I first read Stardance by Spider and Jeanne Robinson over 20 years ago. When I sat down to read it again, I thought it was a great book with aliens in it, dancing, and spacefaring.
While there are aliens, it’s really a story about adapting to new circumstances, why humans aren’t interchangeable, and about being human. The aliens only appear twice, for a short time, rather than throughout the book. The true aliens/stars of the story turn out to lie elsewhere.
A dancer who doesn’t fit in
It all starts in Canada, with Charlie Armstead. Charlie was once a modern dancer, until a bullet ruined his leg and ended his career. Now, he ekes out a living making videos of the dances he can no longer perform.
His life changes when he meets Shara Drummond, the sister of his friend Norrey. Shara is an incredibly talented modern dancer – she’s also an Amazon – too big and too unusual to blend into a dance troupe.
Dancing among the stars
It’s heartbreaking at first, but her difference proves to be an incredible asset once she finds a place where size doesn’t matter – space. She wrangles her way there, by “befriending” billionaire Bryce Carrington. Then the aliens come – they look like red fireflies – are they dangerous? or peaceful? Are their movements intelligent? Language? Some form of dance?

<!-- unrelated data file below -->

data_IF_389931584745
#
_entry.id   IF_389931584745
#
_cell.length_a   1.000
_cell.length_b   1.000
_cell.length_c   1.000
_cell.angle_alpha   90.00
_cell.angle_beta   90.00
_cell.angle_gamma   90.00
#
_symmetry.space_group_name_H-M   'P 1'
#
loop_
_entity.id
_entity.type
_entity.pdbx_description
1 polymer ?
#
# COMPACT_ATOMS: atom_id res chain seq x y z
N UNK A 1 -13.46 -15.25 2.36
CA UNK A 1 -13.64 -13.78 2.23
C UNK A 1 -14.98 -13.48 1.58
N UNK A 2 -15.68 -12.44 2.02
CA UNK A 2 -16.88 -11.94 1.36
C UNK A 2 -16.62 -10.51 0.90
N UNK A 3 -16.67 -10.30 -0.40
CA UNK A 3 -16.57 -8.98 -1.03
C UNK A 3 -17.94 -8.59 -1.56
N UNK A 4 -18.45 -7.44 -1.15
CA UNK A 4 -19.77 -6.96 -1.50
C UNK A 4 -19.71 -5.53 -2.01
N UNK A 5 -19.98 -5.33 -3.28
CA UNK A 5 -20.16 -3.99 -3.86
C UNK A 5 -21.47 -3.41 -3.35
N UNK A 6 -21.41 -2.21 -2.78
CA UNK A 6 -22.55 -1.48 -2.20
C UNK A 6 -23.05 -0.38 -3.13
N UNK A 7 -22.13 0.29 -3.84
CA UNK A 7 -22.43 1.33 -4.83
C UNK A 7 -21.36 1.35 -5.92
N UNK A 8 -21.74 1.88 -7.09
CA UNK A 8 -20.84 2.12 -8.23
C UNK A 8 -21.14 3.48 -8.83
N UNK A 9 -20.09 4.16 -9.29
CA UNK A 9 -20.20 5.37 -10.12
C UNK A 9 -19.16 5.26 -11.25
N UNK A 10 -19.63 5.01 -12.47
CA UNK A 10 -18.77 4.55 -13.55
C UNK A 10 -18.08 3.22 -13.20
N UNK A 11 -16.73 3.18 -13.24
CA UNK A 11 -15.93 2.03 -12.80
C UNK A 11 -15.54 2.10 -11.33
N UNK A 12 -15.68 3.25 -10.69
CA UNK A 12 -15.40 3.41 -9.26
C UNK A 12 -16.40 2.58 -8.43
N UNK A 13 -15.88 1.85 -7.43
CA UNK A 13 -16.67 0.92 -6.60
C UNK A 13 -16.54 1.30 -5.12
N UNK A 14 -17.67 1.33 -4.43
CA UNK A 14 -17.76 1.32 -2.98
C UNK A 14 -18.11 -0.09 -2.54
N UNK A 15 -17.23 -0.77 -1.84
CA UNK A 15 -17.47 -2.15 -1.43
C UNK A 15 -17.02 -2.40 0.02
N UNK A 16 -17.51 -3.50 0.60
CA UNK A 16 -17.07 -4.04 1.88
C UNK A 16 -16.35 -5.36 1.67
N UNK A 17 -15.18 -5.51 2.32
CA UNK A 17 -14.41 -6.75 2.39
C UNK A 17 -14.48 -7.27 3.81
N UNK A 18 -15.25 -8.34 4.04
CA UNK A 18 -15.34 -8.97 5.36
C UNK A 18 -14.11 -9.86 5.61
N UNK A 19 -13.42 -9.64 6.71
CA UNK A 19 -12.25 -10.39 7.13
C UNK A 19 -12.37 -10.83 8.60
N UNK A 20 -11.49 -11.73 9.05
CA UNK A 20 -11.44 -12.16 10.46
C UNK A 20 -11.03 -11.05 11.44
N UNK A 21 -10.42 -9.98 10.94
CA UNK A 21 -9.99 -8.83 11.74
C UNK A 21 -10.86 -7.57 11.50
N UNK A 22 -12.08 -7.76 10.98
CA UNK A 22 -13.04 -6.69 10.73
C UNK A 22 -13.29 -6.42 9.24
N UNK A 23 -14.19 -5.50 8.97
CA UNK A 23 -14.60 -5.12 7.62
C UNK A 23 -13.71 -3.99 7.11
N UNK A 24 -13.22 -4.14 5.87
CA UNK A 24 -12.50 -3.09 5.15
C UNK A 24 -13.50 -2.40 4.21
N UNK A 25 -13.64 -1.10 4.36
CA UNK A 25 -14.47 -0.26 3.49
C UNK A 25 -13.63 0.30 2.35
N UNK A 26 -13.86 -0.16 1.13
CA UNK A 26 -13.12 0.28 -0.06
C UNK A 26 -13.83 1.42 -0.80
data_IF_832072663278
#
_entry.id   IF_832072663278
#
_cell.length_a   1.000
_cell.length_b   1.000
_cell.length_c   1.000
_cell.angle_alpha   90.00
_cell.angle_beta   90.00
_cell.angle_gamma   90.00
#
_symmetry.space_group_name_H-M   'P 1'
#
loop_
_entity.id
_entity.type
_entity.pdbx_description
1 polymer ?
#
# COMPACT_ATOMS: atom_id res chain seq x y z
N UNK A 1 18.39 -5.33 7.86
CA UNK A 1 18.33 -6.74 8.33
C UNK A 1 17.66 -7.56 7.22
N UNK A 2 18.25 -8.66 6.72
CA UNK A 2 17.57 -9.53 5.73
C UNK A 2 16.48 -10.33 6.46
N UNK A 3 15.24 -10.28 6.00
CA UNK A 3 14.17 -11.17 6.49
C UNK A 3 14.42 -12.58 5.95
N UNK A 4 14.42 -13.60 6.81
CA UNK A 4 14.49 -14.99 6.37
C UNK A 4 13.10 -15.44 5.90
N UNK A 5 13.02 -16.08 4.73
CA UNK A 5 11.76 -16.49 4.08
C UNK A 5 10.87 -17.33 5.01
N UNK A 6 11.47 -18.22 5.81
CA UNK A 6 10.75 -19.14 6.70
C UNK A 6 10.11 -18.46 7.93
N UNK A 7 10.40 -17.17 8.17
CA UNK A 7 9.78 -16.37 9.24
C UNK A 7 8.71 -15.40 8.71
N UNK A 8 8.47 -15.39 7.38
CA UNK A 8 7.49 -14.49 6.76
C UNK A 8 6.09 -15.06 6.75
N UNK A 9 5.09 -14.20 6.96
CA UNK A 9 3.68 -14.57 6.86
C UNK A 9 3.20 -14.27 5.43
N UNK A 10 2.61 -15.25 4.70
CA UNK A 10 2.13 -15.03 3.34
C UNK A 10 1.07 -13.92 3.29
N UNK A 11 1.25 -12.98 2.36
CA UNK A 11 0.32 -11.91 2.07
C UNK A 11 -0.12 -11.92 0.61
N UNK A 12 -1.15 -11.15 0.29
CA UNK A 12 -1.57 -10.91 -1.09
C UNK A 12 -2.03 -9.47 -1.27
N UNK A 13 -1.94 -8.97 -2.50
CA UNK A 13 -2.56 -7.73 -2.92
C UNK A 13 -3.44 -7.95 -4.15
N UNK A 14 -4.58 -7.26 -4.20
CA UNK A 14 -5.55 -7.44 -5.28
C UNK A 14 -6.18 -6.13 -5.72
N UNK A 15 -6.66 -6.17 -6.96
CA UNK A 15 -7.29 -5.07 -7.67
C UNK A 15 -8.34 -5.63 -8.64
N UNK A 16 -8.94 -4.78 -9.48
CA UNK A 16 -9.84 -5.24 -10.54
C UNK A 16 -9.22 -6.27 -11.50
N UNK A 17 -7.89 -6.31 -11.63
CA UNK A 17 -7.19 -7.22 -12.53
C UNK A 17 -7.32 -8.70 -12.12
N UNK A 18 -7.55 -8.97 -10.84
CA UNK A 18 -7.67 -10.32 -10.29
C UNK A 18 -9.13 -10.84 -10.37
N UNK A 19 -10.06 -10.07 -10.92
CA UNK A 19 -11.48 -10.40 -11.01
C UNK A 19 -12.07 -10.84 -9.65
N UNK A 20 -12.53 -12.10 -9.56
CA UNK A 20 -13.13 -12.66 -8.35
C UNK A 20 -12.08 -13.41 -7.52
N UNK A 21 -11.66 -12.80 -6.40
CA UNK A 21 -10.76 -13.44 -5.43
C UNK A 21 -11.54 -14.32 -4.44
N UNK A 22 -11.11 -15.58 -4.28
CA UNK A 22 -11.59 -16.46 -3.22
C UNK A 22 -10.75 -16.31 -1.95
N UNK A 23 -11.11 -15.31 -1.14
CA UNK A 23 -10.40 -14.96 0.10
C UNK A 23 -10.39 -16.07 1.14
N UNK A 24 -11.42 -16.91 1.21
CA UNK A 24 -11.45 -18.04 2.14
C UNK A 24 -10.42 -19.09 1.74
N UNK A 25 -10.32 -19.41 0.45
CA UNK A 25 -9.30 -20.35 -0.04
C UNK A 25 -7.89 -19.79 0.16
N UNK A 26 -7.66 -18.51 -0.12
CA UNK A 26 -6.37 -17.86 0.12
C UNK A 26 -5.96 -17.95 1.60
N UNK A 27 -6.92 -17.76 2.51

Shara is the only one who can find out.
Predictions are tricky
The original novella (published in Analog magazine), ended with Shara’s close encounter with the aliens. Spider and his wife expanded the original story, winning the Hugo and Nebula awards (big science fiction prizes, if you don’t know) the year it was published.
Some of the technology misses (the book was published in 1979) are overly hopeful (a working, expanding space station with regular service – if only). Others are hopelessly outdated – cassette tapes? But the real story, as with all good science fiction, isn’t about the technology, it’s about the people. It doesn’t just expand your list of books you’ve read; it expands your mind too.
Besides, you’ve got to love a book with an acknowledgment list that includes (in part) “the whiskey of Mr. Jameson, the coffee of Jamaica, and the music of Frank Zappa, Paul Simon, and Yes.”
Have you read this book? What did you think of it?
About the author
Jodi Kaplan has been called The Wizard of Words and a Clarity Driver. When she’s not reading, you can find her most days on her blog Fix Your Broken Marketing, where she helps bring left-brained focus to right-brained creatives.